As shown in FIG. 14A, the M2M/IoT/WoT communication system 10 may include the Infrastructure Domain and the Field Domain. The Infrastructure Domain refers to the network side of the end-to-end M2M deployment, and the Field Domain refers to the area networks, usually behind an M2M gateway. The Field Domain includes M2M gateways 14 and terminal devices 18. These M2M gateway and terminal devices 14, 18 may be peers that participate in one or more peer to peer networks, such as those illustrated for example in FIGS. 1-3, as disclosed above. Such peers may utilize one or more of the frame structures illustrated FIGS. 5, 6, 7A-B, and 8A-B when communicating with other peers as described above. Additionally, such peers may perform the methods described above and illustrated in FIGS. 9, 10A-B, 11, 12A-B, and 13 to enable the co-existence of two or more of the virtually centralized, distributed, and hybrid control schemes in proximity.

It will be appreciated that any number of M2M gateway devices 14 and M2M terminal devices 18 may be included in the M2M/IoT/WoT communication system 10 as desired. Each of the M2M gateway devices 14 and M2M terminal devices 18 are configured to transmit and receive signals via the communication network 12 or direct radio link in proximity. The M2M gateway device 14 allows wireless M2M devices (e.g. cellular and non-cellular) as well as fixed network M2M devices (e.g., PLC) to communicate either through operator networks, such as the communication network 12 or direct radio link. For example, the M2M devices 18 and gateways 14 may collect data and send the data, via the communication network 12 or direct radio link in proximity, to an M2M application 20 or other M2M devices 18 and gateways 14. The M2M devices 18 and gateways 14 may also receive data from the M2M application 20 or another M2M device 18 or gateway 14. Further, data and signals may be sent to and received from the M2M application 20 via an M2M service layer 22, as described below. M2M devices 18 and gateways 14 may communicate via various networks including, cellular, WLAN, WPAN (e.g., Zigbee, 6LoWPAN, Bluetooth), direct radio link in proximity, and wireline for example.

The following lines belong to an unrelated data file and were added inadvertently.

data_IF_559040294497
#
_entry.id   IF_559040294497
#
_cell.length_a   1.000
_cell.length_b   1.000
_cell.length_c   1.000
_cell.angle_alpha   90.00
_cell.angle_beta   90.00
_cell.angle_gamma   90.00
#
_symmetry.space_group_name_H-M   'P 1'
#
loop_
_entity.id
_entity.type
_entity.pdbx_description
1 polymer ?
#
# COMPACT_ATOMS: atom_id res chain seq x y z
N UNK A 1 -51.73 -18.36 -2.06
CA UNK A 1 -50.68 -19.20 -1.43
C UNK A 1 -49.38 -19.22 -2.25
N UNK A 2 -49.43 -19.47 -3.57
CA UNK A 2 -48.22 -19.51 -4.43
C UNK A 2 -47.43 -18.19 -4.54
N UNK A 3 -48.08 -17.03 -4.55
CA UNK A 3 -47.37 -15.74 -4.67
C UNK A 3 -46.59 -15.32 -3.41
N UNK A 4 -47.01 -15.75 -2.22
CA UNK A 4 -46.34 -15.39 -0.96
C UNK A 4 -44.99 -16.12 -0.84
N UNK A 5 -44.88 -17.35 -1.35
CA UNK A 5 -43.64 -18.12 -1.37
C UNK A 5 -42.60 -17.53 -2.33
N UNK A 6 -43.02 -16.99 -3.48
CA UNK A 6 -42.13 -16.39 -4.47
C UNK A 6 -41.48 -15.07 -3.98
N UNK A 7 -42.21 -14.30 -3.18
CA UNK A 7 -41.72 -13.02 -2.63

Referring to FIG. 14B, the illustrated M2M service layer 22 in the field domain provides services for the M2M application 20, M2M gateway devices 14, and M2M terminal devices 18 and the communication network 12. A P2P application, as described herein, may be a M2M Application 20 or a service capability of the M2M Service Layer 22. It will be understood that the M2M service layer 22 may communicate with any number of M2M applications, M2M gateway devices 14, M2M terminal devices 18, and communication networks 12 as desired. The M2M service layer 22 may be implemented by one or more servers, computers, or the like. The M2M service layer 22 provides service capabilities that apply to M2M terminal devices 18, M2M gateway devices 14 and M2M applications 20. The functions of the M2M service layer 22 may be implemented in a variety of ways, for example as a web server, in the cellular core network, in the cloud, and the like.